Landmarks and What Makes Them So

Ipswich is an old town, as in predates the birth of America-old, so it’s no surprise that a lot of our local landmarks have quite a bit of history behind them-history that I’d argue most people are totally unaware of. So today I’m going to take on the totally unnecessary job of teaching you all about random places around Ipswich and maybe, just maybe, we’ll both learn something.

The first stop on our historical town tour is the Old North Burying Ground. Located at 63 High Street, and colloquially known as “the hilly one.” This macabre mound was founded in 1634, a year after Ipswich itself was founded, for the sole purpose of burying a young woman named Martha, the wife of one John Winthrop JR. Winthrop is a name that I’m sure we all recognize. Since its creation many more people have been buried there, including founding families such as the Harts, Mannings, Jewetts, and Appletons. 

Next up is the famous Choate Bridge. It is widely known as one of the oldest standing bridges in America and the oldest in Massachusetts. This double-stone-arched landmark was built in 1764. At that time townsfolk had argued to be allowed to open shops, or as the settlers would say “shoppes.” These early entrepreneurs wanted, and I quote, “to have liberty granted them to build shops upon ye bank by ye river side,” which is weird pilgrim-speak for “we want money and a pretty view.” Now, these pretty views could only be monetarily viable if they had an easy, preferably double arched, way to stay dry, so they built a bridge. Nowadays the Choate Bridge is widely known for its pretty good pub and its pretty terrible sidewalks.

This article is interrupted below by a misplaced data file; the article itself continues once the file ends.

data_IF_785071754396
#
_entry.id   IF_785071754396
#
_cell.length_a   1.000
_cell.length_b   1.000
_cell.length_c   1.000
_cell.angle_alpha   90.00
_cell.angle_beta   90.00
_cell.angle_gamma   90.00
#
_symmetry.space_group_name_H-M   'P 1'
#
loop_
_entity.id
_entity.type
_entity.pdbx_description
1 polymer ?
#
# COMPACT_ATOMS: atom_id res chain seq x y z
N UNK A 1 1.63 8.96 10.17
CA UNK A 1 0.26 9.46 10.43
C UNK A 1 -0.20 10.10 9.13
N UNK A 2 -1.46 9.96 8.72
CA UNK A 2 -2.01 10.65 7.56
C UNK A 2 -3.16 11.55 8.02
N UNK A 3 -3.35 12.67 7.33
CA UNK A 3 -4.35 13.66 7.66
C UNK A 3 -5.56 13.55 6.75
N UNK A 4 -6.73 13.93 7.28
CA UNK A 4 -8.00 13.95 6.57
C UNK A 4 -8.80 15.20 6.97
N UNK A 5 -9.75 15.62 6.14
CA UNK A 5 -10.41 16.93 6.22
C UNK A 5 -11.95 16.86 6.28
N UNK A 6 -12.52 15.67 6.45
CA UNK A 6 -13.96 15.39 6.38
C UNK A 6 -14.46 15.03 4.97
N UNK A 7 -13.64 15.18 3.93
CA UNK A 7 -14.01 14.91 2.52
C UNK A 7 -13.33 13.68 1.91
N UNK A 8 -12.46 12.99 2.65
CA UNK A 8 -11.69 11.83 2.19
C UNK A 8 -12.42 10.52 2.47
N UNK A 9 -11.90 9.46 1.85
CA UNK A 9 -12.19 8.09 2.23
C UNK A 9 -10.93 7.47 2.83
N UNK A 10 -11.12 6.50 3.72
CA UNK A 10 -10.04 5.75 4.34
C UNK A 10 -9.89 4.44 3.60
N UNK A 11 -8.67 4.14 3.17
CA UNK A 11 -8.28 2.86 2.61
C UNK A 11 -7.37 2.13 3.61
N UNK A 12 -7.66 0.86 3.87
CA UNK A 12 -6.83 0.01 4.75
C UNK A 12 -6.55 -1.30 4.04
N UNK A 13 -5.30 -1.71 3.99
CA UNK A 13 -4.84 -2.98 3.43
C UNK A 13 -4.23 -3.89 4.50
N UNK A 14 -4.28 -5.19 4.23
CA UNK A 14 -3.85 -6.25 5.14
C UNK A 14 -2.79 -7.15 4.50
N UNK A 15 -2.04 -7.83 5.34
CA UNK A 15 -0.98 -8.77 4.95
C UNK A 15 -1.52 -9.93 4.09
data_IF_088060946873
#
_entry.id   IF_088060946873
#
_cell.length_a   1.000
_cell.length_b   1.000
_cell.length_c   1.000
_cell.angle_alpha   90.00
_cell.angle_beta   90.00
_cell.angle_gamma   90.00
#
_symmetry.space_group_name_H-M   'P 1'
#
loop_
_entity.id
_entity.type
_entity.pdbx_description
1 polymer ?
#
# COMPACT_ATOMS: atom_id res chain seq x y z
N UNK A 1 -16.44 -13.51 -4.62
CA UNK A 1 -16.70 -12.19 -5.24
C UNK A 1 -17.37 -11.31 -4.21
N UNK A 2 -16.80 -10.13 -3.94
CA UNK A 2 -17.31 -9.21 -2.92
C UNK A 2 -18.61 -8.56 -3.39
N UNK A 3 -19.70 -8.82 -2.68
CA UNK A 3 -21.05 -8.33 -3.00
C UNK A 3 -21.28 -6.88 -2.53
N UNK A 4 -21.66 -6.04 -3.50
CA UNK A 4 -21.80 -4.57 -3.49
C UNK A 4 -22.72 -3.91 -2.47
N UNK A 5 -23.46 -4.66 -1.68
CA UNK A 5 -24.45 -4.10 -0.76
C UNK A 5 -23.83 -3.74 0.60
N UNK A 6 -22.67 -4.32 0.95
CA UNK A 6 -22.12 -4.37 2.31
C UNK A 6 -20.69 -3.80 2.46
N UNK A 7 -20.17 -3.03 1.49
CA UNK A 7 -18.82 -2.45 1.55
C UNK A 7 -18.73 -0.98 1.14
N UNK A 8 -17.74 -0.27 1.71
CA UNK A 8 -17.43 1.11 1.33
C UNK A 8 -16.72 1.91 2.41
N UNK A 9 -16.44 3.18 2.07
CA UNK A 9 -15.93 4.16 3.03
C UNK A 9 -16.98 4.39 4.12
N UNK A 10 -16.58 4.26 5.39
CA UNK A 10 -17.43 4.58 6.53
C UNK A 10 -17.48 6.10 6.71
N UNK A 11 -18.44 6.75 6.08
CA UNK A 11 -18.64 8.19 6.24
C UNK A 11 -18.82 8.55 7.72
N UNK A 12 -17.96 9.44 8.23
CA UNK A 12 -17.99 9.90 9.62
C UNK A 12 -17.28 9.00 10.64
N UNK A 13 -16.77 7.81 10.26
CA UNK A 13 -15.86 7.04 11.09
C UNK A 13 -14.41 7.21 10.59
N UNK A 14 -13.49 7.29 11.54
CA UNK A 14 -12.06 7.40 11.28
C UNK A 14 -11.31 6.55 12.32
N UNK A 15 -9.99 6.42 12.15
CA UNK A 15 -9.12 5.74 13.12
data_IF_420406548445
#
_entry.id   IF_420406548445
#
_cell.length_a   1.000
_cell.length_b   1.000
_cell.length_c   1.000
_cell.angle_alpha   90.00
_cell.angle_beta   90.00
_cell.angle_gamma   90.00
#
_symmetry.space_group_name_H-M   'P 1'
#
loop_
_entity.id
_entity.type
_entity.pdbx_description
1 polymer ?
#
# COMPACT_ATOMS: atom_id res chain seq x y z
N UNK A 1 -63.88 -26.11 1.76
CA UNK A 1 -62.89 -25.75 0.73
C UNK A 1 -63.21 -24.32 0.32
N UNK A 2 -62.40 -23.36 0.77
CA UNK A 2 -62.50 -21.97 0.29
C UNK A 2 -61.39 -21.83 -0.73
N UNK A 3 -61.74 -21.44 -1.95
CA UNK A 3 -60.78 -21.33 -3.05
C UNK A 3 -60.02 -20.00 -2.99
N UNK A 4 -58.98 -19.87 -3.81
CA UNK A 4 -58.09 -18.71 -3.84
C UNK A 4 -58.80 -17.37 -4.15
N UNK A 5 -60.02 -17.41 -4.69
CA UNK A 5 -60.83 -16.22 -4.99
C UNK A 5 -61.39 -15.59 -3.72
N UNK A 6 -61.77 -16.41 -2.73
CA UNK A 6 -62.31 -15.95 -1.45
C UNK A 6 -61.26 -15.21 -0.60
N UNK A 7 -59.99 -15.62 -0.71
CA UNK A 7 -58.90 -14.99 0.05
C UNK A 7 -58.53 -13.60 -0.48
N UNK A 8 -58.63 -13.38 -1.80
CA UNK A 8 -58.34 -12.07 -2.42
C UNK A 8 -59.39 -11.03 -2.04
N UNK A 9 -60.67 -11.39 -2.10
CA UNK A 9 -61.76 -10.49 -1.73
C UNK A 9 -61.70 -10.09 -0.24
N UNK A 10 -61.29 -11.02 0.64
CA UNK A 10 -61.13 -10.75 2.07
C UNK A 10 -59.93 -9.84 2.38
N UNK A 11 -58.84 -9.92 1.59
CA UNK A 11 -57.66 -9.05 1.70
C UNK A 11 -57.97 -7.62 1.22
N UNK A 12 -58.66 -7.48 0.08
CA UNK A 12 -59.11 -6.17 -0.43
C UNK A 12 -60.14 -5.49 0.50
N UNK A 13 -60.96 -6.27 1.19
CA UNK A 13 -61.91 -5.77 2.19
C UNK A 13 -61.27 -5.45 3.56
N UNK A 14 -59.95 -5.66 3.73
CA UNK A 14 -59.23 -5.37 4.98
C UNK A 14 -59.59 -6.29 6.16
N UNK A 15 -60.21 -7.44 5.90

Lastly we have Crane Beach, established as a public beach in 1945 after a century-long game of “deed-holder hot potato.” It was a gift to the town of Ipswich from Richard T. Crane who, despite what his name may lead you to believe, was not actually a crane, but a man. Over the next few years the Crane family kept donating more and more land to the trustees association to make sure their land was preserved. After a few decades of signing over land what we know today as the complete Crane Estate existed.

I hope that through our romp into the past has illuminated pieces of Ipswich history that you were unaware of. Obviously I couldn’t delve too deep into the lives of these locations because fitting four hundred years of information into a paragraph isn’t the easiest task, but if you found this interesting you could continue your research through Ipswich’s website dedicated to scribing its historic past “”